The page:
Tone Bender Style Fuzz Pedals

Tone Bender Style Fuzz Pedals

First produced in 1965, the Tone Bender is one of the First pedals ever invented and has a very storied history. It's no exaggeration to say that the tone Bender changed the face of Rock history. Just one year earlier, the Beatles famously appeared on the Ed Sullivan show playing jangly Rickenbackers through clean Vox amps, then suddenly in '65 practically every studio in London had a Tone Bender and the gnarly, aggressive sound was scattered over almost every record.


The most famous user of the Tone Bender is undoubtedly Led Zeppelin's Jimmy Page who used the Tone Bender extensively throughout his entire career with the band. At various points in time he has favoured the MKI, the MKII, and the MKIV. In it's first 3 years, the Tone Bender went through several different iterations, each with their own unique characteristics:


MKI - The MKI Tone Bender, distinctive for its cheese wedge shape and gold finish. The MKI is perhaps the most aggressive sounding variant of the tone bender, with an incredibly edgy breakup, extreme harmonic distortion and noticeable bass cut, keeping it tight sounding even on Humbucker guitars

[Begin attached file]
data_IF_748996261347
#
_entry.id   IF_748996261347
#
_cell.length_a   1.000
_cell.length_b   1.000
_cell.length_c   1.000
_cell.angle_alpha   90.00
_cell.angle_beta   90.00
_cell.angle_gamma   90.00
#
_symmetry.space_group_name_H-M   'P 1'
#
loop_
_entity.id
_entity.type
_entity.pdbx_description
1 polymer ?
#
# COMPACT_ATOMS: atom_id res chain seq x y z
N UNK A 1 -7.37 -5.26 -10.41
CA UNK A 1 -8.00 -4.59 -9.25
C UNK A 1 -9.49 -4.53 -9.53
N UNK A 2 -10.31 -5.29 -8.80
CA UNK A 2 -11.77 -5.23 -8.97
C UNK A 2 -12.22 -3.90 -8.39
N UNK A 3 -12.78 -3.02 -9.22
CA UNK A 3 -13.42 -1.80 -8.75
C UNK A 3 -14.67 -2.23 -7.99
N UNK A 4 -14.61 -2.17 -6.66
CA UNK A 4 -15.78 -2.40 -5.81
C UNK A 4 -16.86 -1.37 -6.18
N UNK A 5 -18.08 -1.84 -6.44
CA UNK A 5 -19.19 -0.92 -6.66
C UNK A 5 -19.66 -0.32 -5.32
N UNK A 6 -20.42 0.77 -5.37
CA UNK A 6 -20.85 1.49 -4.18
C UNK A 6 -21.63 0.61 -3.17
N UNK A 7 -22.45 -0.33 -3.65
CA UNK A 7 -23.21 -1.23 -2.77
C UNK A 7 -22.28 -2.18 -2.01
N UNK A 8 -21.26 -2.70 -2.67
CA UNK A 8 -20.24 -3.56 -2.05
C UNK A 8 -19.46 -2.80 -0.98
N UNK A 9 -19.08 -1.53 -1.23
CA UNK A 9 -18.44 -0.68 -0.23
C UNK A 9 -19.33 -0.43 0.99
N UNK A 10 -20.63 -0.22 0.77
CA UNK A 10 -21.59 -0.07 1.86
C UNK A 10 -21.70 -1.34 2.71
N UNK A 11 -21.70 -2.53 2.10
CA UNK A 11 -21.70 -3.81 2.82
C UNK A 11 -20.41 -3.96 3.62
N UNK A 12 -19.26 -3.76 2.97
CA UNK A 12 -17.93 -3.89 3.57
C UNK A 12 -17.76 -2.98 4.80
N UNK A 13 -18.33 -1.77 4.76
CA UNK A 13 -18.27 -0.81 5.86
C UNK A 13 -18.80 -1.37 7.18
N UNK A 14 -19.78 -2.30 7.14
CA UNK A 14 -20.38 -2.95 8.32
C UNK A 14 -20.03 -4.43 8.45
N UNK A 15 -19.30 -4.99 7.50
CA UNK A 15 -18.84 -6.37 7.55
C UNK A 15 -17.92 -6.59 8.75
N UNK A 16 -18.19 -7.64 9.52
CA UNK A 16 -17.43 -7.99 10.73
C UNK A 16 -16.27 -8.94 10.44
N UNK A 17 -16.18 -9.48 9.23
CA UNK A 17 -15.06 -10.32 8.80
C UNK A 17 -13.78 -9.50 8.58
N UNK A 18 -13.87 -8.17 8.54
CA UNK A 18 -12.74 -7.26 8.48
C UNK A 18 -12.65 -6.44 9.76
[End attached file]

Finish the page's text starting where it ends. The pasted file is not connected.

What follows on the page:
MKI.5 - The timelines on Tone Benders are very hazy, and development of different versions were often overlapping, hence the MKI.5. Unlike the other versions which all feature 3 transistors, the MKI.5 uses a 2 transistor circuit, giving it a different tone and feel. The tone has more bass, providing a thicker and spittier sound, well suited to either Humbuckers or Single Coils. The MKI.5's 2 transistor circuit was the inspiration for the equally famous Fuzz Face circuit. Characteristically it sits somewhere between a "classic" Tone Bender sound and a Fuzz Face. Much like a Fuzz Face, it is very responsive to the volume of your guitar, and will clean up when you roll the volume down.


MKII - The MKII (which Jimmy Page favoured the majority of the time) sits tonally between the MKI and MKI.5, with less "broken speaker-like" aggression than the MKI and more bass, but less bass than the MKI.5. This is perhaps the most balanced or at least most "classic" version of the Tone Bender sound. It is the sound heard on iconic tracks like "Whole Lotta Love".


MKIII & MKIV - These versions retain the essence of the MKII but with the introduction of a powerful treble control to take the sound from a creamy smooth fuzz (Woman tone-esque) to a wafer thin aggression that cuts through even the densest of mixes.